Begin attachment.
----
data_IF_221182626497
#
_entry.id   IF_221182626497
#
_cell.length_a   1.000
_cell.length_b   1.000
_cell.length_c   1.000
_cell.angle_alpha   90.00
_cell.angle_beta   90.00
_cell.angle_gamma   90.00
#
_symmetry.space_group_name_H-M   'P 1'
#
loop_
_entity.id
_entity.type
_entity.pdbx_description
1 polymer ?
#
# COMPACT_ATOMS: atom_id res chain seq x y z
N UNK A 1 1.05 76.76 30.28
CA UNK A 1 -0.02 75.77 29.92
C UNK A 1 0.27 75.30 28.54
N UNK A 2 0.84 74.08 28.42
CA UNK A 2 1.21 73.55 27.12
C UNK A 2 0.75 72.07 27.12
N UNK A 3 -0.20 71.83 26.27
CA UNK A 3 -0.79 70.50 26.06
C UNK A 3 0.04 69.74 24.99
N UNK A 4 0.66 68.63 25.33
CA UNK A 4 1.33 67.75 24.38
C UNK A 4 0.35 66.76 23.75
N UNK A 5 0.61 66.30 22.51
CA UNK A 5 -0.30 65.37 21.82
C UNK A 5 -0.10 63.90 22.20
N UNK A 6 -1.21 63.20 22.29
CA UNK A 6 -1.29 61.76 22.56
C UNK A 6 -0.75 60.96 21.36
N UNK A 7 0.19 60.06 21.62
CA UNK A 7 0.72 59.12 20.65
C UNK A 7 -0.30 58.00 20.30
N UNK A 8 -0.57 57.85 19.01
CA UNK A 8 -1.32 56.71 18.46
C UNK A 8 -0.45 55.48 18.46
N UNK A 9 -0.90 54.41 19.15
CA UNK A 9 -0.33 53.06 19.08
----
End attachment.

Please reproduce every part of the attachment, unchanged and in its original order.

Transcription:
data_IF_221182626497
#
_entry.id   IF_221182626497
#
_cell.length_a   1.000
_cell.length_b   1.000
_cell.length_c   1.000
_cell.angle_alpha   90.00
_cell.angle_beta   90.00
_cell.angle_gamma   90.00
#
_symmetry.space_group_name_H-M   'P 1'
#
loop_
_entity.id
_entity.type
_entity.pdbx_description
1 polymer ?
#
# COMPACT_ATOMS: atom_id res chain seq x y z
N UNK A 1 1.05 76.76 30.28
CA UNK A 1 -0.02 75.77 29.92
C UNK A 1 0.27 75.30 28.54
N UNK A 2 0.84 74.08 28.42
CA UNK A 2 1.21 73.55 27.12
C UNK A 2 0.75 72.07 27.12
N UNK A 3 -0.20 71.83 26.27
CA UNK A 3 -0.79 70.50 26.06
C UNK A 3 0.04 69.74 24.99
N UNK A 4 0.66 68.63 25.33
CA UNK A 4 1.33 67.75 24.38
C UNK A 4 0.35 66.76 23.75
N UNK A 5 0.61 66.30 22.51
CA UNK A 5 -0.30 65.37 21.82
C UNK A 5 -0.10 63.90 22.20
N UNK A 6 -1.21 63.20 22.29
CA UNK A 6 -1.29 61.76 22.56
C UNK A 6 -0.75 60.96 21.36
N UNK A 7 0.19 60.06 21.62
CA UNK A 7 0.72 59.12 20.65
C UNK A 7 -0.30 58.00 20.30
N UNK A 8 -0.57 57.85 19.01
CA UNK A 8 -1.32 56.71 18.46
C UNK A 8 -0.45 55.48 18.46
N UNK A 9 -0.90 54.41 19.15
CA UNK A 9 -0.33 53.06 19.08